The environmental element selenium (Se) is essential for human health in small amounts, but toxic at high levels. There is strong evidence that even small changes in Se status have multi-faceted effects on human health which include altered immune function and susceptibility to viral infections, biochemical stresses, cancer, and even diabetes. Many of the beneficial effects of Se can be attributed to selenoproteins;proteins containing Se in the form of the 21st amino acid selenocysteine (Sec). The diversity of substrates and biochemical pathways that selenoproteins act upon likely explains the multiple health effects associated with Se intake. Se is incorporated into selenoproteins co-translationally by redefinition of a UGA codon to encode Sec. In mammals UGA-Sec codons are decoded by two isoforms of Sec-tRNA[Ser]Sec differing only by the presence or absence of a methyl group at the anticodon position Um34. Methylation of this residue in vivo is dependent upon Se status. The unmethylated isoform predominates when Se is deficient, whereas the opposite is true under Se sufficiency. Previous studies suggest that the house-keeping selenoproteins can incorporate Sec using either isoform, whereas the stress-related selenoproteins prefer the methylated form of Sec-tRNA[Ser]Sec. We hypothesize that Se-dependent changes in the ratio of unmethylated to methylated Sec-tRNA[Ser]Sec provides the direct link between Se availability and gene-specific regulation of selenoprotein production. To test this hypothesis and further explore translational control of selenoprotein expression in vivo (Aim 1), we will develop and validate ribosome profiling as a methodology to quantify ribosome position and density on selenoprotein mRNAs in tissues from mice raised on Se deficient, adequate or supplemented diets. In addition, we will examine ribosome distribution in tissues from transgenic mice overexpressing the unmethylated isoform of Sec-tRNA[Ser]Sec.
In Aim 2, we will establish an in vitro tRNA-defined rabbit reticulocyte translation system programmed with the methylated or unmethylated isoforms of Sec-tRNA[Ser]Sec to directly test Sec incorporation efficiency during translation of a subset of the house-keeping and stress-related selenoprotein mRNAs and identify the cis-acting elements involved. The results from experiments proposed here promise to establish a new methodology to examine selenoprotein synthesis and to further elucidate the mechanism of Se-dependent regulation of selenoprotein expression, a finding of direct relevance to the health effects of Se.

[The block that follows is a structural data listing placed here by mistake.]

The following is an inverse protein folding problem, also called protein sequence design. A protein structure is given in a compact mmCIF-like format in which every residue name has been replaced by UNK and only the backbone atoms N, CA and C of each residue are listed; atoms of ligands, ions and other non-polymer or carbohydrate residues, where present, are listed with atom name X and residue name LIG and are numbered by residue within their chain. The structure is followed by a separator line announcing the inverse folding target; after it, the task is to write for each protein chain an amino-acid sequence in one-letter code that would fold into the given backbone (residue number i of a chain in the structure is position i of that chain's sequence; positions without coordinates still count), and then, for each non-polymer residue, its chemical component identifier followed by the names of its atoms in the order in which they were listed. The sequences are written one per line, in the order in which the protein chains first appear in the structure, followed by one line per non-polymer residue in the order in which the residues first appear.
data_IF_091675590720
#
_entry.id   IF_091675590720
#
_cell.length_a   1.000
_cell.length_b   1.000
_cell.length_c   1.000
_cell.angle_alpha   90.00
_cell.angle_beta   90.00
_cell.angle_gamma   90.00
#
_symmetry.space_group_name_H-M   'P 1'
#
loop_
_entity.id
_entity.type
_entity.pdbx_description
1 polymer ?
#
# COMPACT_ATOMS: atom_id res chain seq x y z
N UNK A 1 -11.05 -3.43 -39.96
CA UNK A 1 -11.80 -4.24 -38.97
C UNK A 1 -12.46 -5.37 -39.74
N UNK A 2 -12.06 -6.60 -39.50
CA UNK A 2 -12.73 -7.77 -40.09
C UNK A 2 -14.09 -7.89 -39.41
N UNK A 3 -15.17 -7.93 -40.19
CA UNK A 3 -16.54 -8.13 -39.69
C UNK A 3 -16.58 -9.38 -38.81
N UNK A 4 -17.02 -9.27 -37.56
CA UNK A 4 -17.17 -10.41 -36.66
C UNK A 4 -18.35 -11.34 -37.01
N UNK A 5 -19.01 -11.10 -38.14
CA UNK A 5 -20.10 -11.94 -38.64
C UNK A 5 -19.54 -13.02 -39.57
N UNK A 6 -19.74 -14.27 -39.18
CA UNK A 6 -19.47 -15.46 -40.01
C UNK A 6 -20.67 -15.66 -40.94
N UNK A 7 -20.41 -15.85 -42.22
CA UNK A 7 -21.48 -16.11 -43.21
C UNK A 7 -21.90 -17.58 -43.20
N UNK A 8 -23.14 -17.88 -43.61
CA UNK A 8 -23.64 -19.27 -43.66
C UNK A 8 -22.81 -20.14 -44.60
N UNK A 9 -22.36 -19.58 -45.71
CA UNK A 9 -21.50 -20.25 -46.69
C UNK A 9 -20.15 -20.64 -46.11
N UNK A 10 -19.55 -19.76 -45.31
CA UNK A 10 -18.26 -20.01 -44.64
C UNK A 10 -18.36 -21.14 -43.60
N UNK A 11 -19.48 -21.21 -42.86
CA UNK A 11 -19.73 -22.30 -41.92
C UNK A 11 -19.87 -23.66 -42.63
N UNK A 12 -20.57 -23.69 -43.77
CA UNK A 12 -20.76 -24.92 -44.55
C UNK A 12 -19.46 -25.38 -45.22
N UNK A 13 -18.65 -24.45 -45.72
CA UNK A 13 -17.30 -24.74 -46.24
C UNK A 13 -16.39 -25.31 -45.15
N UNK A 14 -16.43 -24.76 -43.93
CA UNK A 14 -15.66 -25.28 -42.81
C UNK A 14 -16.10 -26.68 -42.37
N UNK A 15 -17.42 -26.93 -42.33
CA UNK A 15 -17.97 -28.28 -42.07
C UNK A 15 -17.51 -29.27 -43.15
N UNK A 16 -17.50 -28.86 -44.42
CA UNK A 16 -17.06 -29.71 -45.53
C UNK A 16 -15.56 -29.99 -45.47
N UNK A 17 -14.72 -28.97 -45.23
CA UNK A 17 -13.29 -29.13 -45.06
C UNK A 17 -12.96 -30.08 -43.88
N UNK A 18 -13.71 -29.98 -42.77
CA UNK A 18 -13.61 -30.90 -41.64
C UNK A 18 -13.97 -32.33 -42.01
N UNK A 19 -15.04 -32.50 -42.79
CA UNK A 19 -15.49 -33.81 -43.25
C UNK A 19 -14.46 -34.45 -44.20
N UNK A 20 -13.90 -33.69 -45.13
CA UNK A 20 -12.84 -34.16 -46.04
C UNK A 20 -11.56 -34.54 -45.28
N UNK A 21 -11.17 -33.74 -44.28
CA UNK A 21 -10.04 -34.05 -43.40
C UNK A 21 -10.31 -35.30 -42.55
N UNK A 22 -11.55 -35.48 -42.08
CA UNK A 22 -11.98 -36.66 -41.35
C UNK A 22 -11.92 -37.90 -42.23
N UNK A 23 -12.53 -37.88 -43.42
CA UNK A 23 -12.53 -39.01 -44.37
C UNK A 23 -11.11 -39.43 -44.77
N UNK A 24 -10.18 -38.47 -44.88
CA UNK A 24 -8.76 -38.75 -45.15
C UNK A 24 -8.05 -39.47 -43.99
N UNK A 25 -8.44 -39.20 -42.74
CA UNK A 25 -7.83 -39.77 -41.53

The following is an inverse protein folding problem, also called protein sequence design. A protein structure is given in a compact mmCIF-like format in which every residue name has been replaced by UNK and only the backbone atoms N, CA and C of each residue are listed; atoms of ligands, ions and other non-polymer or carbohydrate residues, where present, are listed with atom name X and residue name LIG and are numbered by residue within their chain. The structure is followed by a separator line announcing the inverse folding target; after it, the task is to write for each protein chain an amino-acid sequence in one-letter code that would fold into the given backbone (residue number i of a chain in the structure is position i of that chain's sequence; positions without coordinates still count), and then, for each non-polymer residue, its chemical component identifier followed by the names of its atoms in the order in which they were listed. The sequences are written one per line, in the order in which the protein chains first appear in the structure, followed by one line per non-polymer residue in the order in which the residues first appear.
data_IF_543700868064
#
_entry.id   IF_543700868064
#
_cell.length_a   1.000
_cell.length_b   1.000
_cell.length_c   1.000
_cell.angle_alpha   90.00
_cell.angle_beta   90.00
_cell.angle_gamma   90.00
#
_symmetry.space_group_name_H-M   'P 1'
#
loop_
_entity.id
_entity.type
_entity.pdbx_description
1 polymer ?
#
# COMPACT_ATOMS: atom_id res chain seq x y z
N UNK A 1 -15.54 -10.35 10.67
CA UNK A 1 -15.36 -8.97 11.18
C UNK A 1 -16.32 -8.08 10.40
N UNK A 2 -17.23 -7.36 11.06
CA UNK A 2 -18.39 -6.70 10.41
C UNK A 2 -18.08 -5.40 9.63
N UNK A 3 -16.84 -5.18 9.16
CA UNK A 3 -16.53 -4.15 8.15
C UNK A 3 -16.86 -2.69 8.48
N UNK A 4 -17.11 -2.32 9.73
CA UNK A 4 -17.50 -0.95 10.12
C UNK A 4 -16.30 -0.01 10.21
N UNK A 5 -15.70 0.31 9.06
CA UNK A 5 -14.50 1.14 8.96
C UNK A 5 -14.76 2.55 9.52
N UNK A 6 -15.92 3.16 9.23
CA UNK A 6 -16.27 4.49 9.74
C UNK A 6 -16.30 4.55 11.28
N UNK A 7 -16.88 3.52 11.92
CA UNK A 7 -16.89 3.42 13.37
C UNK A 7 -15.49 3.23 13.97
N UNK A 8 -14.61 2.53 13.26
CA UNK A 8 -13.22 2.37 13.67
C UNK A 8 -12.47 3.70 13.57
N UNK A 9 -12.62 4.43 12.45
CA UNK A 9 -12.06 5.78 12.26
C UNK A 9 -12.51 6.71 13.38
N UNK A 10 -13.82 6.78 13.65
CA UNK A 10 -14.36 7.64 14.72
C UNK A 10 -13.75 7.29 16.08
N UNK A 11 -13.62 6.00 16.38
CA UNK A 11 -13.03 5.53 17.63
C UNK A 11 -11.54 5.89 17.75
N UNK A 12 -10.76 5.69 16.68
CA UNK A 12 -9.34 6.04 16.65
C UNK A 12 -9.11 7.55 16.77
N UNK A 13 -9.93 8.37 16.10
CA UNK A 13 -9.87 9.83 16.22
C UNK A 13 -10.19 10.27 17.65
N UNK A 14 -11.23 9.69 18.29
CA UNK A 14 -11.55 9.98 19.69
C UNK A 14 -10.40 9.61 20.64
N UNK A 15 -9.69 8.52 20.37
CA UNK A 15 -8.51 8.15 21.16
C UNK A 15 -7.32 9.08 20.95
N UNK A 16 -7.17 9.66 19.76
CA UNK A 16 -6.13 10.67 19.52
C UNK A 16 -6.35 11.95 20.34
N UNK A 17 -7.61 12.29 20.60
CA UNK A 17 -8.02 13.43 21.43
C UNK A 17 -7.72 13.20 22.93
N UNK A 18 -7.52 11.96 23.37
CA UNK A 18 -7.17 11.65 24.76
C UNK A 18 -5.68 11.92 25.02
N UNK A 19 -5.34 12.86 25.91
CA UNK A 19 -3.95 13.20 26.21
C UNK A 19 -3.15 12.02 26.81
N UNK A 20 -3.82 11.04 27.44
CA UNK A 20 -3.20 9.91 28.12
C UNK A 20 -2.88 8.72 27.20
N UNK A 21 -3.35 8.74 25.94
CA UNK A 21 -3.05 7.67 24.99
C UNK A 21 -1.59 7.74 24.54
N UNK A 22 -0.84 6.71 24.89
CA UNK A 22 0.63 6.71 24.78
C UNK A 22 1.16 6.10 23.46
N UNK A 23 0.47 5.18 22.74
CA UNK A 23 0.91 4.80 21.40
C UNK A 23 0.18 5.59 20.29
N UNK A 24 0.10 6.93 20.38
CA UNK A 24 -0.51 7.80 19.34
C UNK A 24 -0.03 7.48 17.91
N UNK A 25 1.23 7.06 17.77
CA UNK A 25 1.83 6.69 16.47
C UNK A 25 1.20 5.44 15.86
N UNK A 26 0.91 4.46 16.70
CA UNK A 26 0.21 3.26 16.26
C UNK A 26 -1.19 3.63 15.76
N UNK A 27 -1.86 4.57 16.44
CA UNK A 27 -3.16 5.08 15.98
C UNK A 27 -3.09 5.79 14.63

Public Health Relevance

Selenium deficiency or excess has profound effects on the expression of selenoproteins and can lead to a variety of human health disorders. Despite significant advances in identification of the mechanism by which selenium is incorporated into selenoproteins as the amino acid selenocysteine, there remain significant gaps in our knowledge of the molecular mechanisms controlling this process. The broad objectives of this proposal are to improve our understanding of how selenium status controls the synthesis of selenoproteins, and ultimately affects human health and disease.

National Institute of Health (NIH)
National Institute of Environmental Health Sciences (NIEHS)
Exploratory/Developmental Grants (R21)
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Molecular Genetics A Study Section (MGA)
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Shaughnessy, Daniel
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University of Utah
Schools of Medicine
Salt Lake City
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